The ballad has Norse analogues, but is here localized on the Douglas Burn, a tributary of Yarrow on the left bank. The St. Mary’s Kirk would be that now ruinous, on St. Mary’s Loch, the chapel burned by the Lady of Branxholme when she
“gathered a band Of the best that would ride at her command,”
in the Lay of the Last Minstrel. The ancient keep of Blackhouse on Douglas Burn may have been the home of the heroine, if we are to localize.
Herd got this tragic ballad from a milkmaid, in 1771. Mr. Child quotes a verse parallel, preserved in Faroe, and in the Icelandic. There is a similar incident in the cycle of Kullervo, in the Finnish Kalevala. Scott says that similar tragedies are common in Scotch popular poetry; such cases are “Lizzie Wan,” and “The King’s Dochter, Lady Jean.” A sorrow nearly as bitter occurs in the French “Milk White Dove”: a brother kills his sister, metamorphosed into a white deer. “The Bridge of Death” (French) seems to hint at something of the same kind; or rather the Editor finds that he has arbitrarily read “The Bonny Hind” into “Le Pont des Morts,” in Puymaigre’s Chants Populaires du Pays Messin, p. 60. (Ballads and Lyrics of Old France, p. 63)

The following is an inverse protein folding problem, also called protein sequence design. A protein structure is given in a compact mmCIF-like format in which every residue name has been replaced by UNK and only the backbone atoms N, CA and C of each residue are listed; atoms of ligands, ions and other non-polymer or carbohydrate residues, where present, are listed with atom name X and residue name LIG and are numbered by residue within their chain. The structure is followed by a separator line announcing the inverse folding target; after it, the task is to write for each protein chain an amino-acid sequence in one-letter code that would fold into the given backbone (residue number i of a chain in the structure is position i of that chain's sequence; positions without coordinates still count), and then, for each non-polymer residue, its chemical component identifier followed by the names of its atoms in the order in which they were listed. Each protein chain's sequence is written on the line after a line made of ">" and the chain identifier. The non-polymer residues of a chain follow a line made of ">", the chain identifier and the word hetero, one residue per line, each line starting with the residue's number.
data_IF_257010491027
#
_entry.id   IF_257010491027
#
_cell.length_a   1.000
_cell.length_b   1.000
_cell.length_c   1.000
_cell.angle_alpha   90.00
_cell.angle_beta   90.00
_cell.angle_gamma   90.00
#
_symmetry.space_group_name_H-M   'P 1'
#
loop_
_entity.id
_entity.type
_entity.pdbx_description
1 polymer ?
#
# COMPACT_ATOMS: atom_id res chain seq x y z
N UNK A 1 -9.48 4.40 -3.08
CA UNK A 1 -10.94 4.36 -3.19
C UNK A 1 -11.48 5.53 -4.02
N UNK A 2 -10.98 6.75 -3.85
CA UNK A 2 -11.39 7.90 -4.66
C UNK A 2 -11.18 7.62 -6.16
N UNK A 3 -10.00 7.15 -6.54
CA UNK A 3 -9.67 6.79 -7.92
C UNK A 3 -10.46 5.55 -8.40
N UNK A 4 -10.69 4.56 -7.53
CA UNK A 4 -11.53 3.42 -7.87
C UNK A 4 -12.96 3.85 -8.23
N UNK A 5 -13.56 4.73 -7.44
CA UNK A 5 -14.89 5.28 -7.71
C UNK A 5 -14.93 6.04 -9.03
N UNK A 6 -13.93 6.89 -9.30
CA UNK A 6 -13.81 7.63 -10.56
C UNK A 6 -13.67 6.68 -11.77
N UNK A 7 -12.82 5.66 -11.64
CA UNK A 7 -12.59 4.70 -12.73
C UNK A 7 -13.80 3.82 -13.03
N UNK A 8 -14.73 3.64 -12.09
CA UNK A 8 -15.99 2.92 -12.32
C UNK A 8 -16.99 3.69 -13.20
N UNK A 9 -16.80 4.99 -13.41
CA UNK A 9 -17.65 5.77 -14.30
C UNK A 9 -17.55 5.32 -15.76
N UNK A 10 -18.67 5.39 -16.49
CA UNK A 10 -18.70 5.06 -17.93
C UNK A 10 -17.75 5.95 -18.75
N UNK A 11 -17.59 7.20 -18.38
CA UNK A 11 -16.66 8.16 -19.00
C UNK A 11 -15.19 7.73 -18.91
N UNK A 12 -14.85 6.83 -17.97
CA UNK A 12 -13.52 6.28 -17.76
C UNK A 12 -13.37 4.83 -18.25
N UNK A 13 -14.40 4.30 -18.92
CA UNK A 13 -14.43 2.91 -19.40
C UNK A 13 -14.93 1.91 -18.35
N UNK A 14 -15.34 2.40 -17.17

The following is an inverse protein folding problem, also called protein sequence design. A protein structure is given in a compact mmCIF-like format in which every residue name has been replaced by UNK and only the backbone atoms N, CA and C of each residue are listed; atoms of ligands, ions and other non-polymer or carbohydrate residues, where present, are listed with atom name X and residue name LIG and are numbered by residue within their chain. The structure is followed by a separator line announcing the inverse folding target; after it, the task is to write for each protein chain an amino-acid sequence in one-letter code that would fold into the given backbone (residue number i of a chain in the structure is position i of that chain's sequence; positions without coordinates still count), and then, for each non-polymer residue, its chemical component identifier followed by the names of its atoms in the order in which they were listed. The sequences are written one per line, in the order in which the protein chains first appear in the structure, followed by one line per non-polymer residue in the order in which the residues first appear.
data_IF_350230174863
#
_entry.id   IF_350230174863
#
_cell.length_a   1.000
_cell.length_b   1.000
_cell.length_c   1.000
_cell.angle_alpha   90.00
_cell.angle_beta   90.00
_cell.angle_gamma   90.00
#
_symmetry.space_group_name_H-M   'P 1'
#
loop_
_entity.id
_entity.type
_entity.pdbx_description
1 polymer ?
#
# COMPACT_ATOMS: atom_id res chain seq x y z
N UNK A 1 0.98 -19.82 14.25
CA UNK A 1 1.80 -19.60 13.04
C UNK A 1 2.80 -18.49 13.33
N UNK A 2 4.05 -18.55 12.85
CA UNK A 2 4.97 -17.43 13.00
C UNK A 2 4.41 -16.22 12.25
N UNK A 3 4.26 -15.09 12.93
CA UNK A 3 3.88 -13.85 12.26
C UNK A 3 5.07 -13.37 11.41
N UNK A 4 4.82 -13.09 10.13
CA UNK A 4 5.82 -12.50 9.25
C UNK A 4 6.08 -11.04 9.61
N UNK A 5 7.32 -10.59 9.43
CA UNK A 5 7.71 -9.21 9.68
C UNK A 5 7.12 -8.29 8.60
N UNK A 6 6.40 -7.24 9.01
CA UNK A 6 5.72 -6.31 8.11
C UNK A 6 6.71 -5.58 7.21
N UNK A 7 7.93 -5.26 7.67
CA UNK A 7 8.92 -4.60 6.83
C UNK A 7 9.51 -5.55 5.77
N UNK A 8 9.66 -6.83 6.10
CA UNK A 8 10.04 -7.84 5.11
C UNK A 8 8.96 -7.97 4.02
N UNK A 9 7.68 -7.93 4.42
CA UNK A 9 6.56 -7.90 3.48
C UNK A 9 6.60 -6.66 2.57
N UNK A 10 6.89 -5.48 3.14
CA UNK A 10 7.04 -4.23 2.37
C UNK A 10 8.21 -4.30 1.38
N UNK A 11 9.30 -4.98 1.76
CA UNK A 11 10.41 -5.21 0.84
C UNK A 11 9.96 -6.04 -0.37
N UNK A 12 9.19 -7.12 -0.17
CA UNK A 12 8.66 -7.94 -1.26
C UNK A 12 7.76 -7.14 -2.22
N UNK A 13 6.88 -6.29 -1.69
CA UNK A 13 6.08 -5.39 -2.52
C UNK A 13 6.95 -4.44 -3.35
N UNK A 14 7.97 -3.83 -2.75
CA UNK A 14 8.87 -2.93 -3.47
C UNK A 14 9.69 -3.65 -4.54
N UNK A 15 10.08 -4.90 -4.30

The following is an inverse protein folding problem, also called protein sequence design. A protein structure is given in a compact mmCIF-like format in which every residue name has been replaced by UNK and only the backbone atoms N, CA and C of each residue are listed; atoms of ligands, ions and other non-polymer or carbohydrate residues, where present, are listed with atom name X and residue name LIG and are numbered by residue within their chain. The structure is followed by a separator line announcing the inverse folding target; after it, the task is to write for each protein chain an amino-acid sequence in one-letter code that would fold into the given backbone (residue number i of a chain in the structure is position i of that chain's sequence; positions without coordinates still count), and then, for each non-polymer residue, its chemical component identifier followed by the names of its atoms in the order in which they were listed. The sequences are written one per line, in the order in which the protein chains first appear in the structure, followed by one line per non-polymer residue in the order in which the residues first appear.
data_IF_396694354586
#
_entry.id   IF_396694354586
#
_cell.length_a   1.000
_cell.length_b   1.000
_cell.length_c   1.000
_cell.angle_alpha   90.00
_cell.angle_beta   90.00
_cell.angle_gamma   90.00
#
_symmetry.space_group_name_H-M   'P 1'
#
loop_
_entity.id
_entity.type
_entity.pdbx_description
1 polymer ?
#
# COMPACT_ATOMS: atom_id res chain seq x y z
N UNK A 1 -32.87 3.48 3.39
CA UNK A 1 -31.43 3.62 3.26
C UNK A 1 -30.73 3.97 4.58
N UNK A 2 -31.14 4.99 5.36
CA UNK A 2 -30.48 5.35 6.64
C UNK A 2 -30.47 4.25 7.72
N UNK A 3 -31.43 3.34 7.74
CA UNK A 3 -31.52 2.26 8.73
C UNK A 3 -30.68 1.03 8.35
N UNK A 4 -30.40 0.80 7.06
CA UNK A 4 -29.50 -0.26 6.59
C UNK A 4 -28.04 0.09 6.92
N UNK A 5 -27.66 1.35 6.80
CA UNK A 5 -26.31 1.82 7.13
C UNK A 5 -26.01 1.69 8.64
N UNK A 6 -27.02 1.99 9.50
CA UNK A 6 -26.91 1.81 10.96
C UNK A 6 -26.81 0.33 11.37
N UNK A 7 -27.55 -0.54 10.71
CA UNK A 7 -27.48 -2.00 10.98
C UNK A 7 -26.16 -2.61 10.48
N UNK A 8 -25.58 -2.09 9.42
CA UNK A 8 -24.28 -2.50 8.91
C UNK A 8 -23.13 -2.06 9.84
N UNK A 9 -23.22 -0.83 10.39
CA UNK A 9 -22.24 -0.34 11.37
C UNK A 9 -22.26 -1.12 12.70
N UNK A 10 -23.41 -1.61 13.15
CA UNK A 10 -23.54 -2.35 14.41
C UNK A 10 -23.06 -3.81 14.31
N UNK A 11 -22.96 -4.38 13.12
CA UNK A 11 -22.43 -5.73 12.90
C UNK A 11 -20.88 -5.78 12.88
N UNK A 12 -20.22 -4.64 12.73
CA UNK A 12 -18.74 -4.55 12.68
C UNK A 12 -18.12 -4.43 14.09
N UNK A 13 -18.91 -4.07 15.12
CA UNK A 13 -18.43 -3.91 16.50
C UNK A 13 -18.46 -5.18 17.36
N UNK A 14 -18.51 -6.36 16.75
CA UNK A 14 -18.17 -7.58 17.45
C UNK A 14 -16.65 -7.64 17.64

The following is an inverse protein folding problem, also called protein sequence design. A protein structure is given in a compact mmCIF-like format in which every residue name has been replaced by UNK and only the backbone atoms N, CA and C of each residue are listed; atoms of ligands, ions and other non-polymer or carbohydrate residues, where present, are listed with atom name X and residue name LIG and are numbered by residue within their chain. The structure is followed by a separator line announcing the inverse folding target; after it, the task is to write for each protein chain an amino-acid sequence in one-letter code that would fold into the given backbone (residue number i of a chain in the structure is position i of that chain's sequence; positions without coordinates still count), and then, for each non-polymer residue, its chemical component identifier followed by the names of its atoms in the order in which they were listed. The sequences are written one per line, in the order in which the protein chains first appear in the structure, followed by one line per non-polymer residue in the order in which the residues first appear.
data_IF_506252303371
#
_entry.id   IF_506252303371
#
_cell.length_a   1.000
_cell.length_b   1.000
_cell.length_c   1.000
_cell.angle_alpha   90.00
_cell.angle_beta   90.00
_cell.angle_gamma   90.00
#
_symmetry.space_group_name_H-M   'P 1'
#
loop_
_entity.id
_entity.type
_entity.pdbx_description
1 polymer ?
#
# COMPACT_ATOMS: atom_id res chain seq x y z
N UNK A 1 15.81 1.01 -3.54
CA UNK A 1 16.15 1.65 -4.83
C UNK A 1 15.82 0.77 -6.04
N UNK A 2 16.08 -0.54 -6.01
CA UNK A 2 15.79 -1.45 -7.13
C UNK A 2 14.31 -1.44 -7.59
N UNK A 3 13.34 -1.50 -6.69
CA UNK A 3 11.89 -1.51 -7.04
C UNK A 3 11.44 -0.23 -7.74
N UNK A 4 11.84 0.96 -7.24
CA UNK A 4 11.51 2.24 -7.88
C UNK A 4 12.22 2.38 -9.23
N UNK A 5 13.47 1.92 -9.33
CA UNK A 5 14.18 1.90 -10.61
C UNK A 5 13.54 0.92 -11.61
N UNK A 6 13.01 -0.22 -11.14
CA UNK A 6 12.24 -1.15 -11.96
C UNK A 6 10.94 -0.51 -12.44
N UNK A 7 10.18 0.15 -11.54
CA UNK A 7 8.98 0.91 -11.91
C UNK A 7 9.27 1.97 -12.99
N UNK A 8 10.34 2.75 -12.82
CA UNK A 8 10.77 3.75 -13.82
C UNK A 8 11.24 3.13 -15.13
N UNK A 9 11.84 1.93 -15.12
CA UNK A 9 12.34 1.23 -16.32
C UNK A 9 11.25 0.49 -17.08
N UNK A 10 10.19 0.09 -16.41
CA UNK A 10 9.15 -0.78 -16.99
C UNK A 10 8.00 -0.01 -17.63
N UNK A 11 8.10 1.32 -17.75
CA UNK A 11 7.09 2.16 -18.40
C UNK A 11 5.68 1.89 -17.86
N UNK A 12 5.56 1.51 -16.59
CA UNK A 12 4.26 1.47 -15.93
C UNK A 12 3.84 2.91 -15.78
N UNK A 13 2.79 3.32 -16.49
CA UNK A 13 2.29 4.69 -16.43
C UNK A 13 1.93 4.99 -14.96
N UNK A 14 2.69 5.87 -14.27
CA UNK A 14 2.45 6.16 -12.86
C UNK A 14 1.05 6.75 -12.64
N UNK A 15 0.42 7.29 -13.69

This is the original of the Cockney Loving Ballad of Lord Bateman, illustrated by Cruikshank, and by Thackeray. There is a vast number of variants, evidence to the antiquity of the story. The earliest known trace is in the familiar legend of the Saracen lady, who sought and found her lover, Gilbert Becket, father of Thomas a Becket, in London (see preface to Life of Becket, or Beket), Percy Society, 1845. The date may be circ. 1300. The kind of story, the loving daughter of the cruel captor, is as old as Medea and Jason, and her search for her lover comes in such Marchen as “The Black Bull o’ Norraway.” No story is more widely diffused (see A Far Travelled Tale, in the Editor’s Custom and Myth). The appearance of the “True Love,” just at her lover’s wedding, is common in the Marchen of the world, and occurs in a Romaic ballad, as well as in many from Northern Europe. The “local colour”—the Moor or Saracen—is derived from Crusading times, perhaps. Motherwell found the ballad recited with intervals of prose narrative, as in Aucassin and Nicolette. The notes to Cruikshank’s Loving Ballad are, obviously, by Thackeray.